Dale Abel, MD, PhD, Discusses His COVID-19 Vaccine Injection

Abel, Evan Dale - Approved 2011_JPG

On December 14, Endocrine Society past-president E. Dale Abel, MD, PhD, was one of the first physicians at the University of Iowa’s Carver College of Medicine to receive the COVID-19 vaccination.

Abel, chair of the Department of Internal Medicine; director, Fraternal Order of Eagles Diabetes Research Center; and professor of medicine, biochemistry and biomedical engineering at the University of Iowa, Carver College of Medicine, in Iowa City, received the Pfizer/BioNtech vaccine and he says he experienced both a tinge of excitement as well as a small amount of anxiety when he received notification about his injection.

“Overall, I was eager to do this because of my conviction that the COVID-19 vaccine is safe and highly effective and represents a major advance towards ending this pandemic,” he tells Endocrine News. “I also felt that as a highly visible underrepresented minority, it was important for me to be a public example to motivate members of our community to consent to receiving the vaccine when it becomes more widely available.”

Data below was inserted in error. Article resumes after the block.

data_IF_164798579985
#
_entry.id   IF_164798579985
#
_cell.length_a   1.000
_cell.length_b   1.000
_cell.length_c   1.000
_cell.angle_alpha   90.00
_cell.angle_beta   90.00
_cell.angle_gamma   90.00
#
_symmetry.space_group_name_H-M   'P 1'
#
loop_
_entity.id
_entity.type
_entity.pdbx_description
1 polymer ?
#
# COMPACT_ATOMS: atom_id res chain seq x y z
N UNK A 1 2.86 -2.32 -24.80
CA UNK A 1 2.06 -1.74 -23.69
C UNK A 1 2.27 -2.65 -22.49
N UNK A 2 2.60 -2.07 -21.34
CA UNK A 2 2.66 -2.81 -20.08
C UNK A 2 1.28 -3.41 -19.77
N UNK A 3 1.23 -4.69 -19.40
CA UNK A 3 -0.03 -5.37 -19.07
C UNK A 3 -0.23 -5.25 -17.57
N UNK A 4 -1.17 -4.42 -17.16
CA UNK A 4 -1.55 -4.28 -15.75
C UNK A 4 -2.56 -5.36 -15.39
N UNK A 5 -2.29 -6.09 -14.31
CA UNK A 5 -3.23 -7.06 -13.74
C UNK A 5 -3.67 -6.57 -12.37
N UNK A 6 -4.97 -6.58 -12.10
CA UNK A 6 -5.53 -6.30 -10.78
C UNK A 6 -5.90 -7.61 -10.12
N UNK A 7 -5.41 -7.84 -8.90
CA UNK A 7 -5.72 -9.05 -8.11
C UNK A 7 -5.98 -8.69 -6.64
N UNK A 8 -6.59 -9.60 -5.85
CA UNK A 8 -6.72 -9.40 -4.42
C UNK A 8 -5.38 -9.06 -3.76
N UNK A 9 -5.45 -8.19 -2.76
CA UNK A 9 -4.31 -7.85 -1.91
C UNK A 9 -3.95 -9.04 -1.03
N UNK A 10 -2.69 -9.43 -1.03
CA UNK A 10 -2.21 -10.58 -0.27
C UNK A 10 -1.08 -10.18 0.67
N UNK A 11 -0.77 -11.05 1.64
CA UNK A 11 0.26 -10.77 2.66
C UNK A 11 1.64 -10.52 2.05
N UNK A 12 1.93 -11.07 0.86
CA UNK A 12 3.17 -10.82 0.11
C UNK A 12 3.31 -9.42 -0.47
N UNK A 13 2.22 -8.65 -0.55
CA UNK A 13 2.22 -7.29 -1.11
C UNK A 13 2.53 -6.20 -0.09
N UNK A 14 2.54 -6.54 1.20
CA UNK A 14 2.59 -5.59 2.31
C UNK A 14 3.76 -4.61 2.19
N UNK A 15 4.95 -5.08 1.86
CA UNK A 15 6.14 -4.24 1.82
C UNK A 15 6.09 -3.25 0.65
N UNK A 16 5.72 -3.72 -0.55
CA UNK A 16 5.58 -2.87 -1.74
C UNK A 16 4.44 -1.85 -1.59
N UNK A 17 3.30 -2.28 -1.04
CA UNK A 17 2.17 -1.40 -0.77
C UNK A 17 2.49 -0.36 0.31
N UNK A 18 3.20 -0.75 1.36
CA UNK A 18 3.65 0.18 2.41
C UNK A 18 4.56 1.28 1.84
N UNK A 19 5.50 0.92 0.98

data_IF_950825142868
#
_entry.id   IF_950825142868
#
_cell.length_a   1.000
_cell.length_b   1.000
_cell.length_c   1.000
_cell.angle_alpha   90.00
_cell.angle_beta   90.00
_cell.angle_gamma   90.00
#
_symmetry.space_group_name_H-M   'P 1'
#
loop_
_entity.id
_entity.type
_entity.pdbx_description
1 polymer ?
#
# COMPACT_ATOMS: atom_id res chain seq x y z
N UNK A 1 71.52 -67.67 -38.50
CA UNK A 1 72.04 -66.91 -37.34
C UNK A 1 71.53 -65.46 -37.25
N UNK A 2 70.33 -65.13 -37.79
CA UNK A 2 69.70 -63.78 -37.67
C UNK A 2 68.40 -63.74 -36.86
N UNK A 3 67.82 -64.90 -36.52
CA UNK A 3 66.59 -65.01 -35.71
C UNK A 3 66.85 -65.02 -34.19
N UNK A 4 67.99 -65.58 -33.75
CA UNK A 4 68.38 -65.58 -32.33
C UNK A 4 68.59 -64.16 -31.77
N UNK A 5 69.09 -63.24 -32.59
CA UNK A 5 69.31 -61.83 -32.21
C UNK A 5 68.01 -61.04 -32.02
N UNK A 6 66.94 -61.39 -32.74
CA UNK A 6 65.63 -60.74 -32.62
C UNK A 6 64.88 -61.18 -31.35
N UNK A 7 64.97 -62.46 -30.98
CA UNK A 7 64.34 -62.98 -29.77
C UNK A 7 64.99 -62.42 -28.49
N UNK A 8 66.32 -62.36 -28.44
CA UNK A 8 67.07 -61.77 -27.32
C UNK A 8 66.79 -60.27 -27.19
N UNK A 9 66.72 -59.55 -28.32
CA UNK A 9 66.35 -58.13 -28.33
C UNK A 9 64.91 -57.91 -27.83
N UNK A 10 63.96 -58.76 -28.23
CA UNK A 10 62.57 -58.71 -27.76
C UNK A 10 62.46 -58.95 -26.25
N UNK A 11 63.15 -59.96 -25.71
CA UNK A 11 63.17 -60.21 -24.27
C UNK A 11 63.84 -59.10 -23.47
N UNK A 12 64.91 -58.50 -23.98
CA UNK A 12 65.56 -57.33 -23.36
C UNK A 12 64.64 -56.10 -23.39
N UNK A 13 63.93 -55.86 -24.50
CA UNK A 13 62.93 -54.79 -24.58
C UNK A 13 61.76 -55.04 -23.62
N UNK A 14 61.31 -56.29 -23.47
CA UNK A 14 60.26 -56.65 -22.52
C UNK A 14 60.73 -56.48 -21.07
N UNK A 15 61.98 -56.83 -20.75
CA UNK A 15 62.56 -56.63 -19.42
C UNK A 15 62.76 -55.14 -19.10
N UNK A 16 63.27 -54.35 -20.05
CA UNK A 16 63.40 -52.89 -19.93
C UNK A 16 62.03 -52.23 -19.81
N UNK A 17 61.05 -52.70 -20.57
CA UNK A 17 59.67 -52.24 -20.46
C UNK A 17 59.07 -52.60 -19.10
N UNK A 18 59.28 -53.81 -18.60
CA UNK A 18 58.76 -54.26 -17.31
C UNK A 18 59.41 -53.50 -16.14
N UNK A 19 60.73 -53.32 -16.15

“As more of us get immunized, I am confident that we will gradually be returning to life as normal. This might not happen though until the end of 2021, but it will be worth it!” – E. Dale Abel, MD, PhD, past-president, Endocrine Society

Upon receiving the injection, Abel says that he did not actually feel the actual shot even though he was aware of the “cool” liquid entering his arm. He adds that later in the day and the following morning he felt only mild soreness in his arm and a low-grade temperature, which, for him is an increase of his typical temperature of 97.4 F to 98.0 F.

E. Dale Abel, MD, PhD, gets a dose of the Pfizer/BioNTech COVID-19 vaccine on December 14, 2020.

None of this stopped Abel from his morning exercise and the arm soreness was gone by the evening of the second day, “as if nothing had happened.” He is scheduled for his booster shot at some point in early January, but he adds that he will continue to wear a mask outside of his home as well as practice physical distancing.

“As more of us get immunized, I am confident that we will gradually be returning to life as normal,” he says. “This might not happen though until the end of 2021, but it will be worth it!”

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